"I am an idealistic, naive, passionate, truth-seeking, spiritually motivated artist, unschooled in the science of law and finance." --Wesley Snipes

Friday, July 22, 2005

Josh Corey Ate My Buick

Josh talks New Sincerity over at his French notebook blog. Well, he talks about a lot of stuff.

I concur with his point that sincerity must be more than simply sincere. Problem is, a lot of the "dazzling" post-avant work I see is full of linguistic ingenuity, and it "creates interesting frictions," and so forth, but it's just damn soulless. Josh writes:

But most of the satisfactions I take from poetry (reading it and writing it) depend on the pressure it puts on me to expand my verbal and mental resources: an emotional response (or a Poundian "image," an emotional and intellectual complex) will spur me to make use of those resources but what they unfold will hopefully extend beyond sincere expression into an aesthetic experience of some kind.

Which helps me articulate my position a bit more easily. Most of the satisfactions I take from poetry depend on sincere expression. If my verbal and mental resources are expanded, so much the better, but the expansion of these resources isn't what draws me to most poetry in the first place. Or not anymore. I must admit, in my formative poetry years, I was much more drawn to surface bauble or artifice, more drawn to "ingenuity" and "making it new." But the work I return to most often is free of or very low on "irony" (in most senses), to pick up another thread. Most work that I return to seems to exist to DO something, not to simply be pretty. It's like the ancient vase that John Dewey reminds us was once a TOOL even if now it's simply "art" in a museum.

So poetry must communicate. See Paul Goodman ref. in the below manifesto. Well, poetry DOES communicate, regardless of your position on the issue. It's a non-issue. For me (and I imagine, the other New Sincerists) the best poems are the poems that do something fresh with linguistic resources, remind us about something we already knew about ourselves but forgot, tell us something about our world, or re-contextualize what we know about the world in a way that makes it new, but most importantly, communicate not a message, per se (though they can) but that make an emotional appeal. [Yes, this sentence is grammatically defective, but I'm sick of typing.]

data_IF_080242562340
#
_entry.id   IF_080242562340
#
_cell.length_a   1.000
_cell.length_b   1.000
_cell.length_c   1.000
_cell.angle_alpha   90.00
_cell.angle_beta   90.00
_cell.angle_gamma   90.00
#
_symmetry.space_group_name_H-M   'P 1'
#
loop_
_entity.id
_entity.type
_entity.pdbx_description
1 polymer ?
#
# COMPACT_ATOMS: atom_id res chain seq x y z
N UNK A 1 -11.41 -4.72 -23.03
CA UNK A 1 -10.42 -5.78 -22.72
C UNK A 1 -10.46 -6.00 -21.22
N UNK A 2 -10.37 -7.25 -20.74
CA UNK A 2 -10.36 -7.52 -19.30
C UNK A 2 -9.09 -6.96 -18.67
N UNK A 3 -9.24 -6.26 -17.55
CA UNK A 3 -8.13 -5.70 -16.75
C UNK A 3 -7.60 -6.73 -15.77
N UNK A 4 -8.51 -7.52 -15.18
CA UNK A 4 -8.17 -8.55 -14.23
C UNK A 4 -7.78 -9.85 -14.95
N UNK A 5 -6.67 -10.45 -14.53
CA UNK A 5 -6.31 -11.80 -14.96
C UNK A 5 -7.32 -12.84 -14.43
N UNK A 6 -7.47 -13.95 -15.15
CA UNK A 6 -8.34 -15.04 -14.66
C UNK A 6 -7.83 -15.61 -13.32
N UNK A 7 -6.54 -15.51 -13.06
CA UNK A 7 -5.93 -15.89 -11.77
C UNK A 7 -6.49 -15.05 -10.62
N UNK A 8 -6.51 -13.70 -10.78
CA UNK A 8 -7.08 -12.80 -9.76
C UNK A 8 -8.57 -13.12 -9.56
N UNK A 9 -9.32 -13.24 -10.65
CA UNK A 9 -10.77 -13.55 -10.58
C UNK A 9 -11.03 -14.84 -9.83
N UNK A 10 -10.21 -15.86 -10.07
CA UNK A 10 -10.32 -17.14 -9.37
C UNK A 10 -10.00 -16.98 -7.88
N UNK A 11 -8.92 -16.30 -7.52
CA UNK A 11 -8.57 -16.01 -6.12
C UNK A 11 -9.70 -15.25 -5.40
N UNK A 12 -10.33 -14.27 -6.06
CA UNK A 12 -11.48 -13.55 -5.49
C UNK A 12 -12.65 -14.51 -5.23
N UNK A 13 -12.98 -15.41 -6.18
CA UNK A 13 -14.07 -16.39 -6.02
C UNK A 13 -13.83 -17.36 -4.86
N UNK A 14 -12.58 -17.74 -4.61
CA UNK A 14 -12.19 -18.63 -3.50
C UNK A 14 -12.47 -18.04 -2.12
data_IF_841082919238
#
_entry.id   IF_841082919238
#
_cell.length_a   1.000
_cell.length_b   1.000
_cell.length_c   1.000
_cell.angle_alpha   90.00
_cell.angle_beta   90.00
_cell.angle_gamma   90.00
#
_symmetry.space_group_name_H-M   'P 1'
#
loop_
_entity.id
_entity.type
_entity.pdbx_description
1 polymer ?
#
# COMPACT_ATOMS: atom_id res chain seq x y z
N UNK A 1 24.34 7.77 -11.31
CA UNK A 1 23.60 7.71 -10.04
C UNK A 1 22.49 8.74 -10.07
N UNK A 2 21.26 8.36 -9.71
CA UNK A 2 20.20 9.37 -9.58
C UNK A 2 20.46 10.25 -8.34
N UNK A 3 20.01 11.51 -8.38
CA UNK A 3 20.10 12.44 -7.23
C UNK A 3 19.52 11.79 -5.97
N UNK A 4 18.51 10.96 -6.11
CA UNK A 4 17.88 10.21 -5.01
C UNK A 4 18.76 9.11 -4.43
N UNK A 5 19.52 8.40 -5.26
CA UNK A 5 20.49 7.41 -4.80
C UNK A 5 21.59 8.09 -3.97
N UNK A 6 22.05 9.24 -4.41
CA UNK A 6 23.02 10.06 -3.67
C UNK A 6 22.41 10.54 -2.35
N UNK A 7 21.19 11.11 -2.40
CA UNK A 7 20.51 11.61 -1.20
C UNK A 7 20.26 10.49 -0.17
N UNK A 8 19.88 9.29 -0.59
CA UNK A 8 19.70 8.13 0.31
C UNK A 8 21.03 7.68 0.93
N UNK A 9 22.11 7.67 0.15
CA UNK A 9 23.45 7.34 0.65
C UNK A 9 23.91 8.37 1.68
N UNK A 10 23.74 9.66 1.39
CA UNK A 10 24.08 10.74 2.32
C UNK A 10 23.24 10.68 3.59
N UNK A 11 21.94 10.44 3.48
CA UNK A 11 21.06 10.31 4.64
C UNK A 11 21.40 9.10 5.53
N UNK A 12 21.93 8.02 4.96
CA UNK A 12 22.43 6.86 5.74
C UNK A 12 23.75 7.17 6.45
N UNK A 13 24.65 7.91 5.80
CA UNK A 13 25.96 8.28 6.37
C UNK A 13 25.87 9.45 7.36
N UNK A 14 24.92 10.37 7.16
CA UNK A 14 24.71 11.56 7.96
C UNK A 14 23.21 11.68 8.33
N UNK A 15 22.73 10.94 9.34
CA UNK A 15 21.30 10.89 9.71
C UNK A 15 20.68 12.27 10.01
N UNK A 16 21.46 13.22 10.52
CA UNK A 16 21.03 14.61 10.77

And I know this is tricky. Emotional appeals are the least trustworthy, right? So maybe I'm looking for more. We are tired of BORING poetry. There's a reson most people don't read poetry. I should stop before I start sounding like Joan Houlihan. But I won't just yet. I am tired of people (poets) who seem to have more interest in poetics than poetry.


I don't know if the New Sincerity will pull off any formal innovations. It's a little silly, I think, to believe that we can keep making it new. But I could be totally wrong. According to some comment boxers, though, I should hang up my pen. Or at the very least, take a 5000 dollar workshop to write better poems. Chale.


As for D&D, Andrew Mister made fun of me when he saw my collection of polyhedral solids.

And he embarrassed me in front of a woman I was trying to impress with my mature, confident style. Heh.


I think the naked emotion, the "operatic" emotion, the "camp" that Corey reads into much Spanish poetry is part of what drew me to poets like Neruda, Vallejo, etc. in the first place. Again, this is about an aesthetic preference that, for me, is tied to emotional experience. My Spanish, I should add, is pretty bad, so reading the originals isn't usually an option for me. And I've already proven how culturally insensitive I can be, but what Josh reads as "camp" I take as sincere. What's Jonathan have to say?


Josh, if you haven't, check out Eshleman's translation of Vallejo's Trilce.


Jonathan said...

I'd say Josh is full of it when he says "they lay the duende on too thick." Duende is not a concept that can be applied to any poet except Lorca. And even then it's simply the number 1 cliché about Lorca for English-speaking folks. Yeah, a lot of Spanish language poetry sounds stupid in translation, even if the translation is good. There's just a different rhetoric and a different set of expectations. How would you feel (not you, tony, but you anyone) if someone made a statement about William Carlos Williams based only on some translation into Russian? Spanish is not that hard. I say just learn it and read it in the original.

"Josh Corey ate my buick" is a wonderful title for a blog post. Josh has a prodigious mind, obviously, and he's one of my favorite bloggers as such things go, but I feel that sometimes he lets his intelligence get in the way.

How do feel about the Laurel Snyder poem in the Canary, in terms of irony and sincerity? Obviously both you and I are on record as liking the poem, but to me this poem heavily tips the scales toward the ironic. I'm just not sure I know what you mean by ironic anymore. My definition is not the same as yours, I think.

Jonathan said...

To be fair, also, Josh does say that what he is lacking is the context in which Vallejo's lines make sense to him. That is exactly right. He doesn't have that context so just an adequate translation is not enough.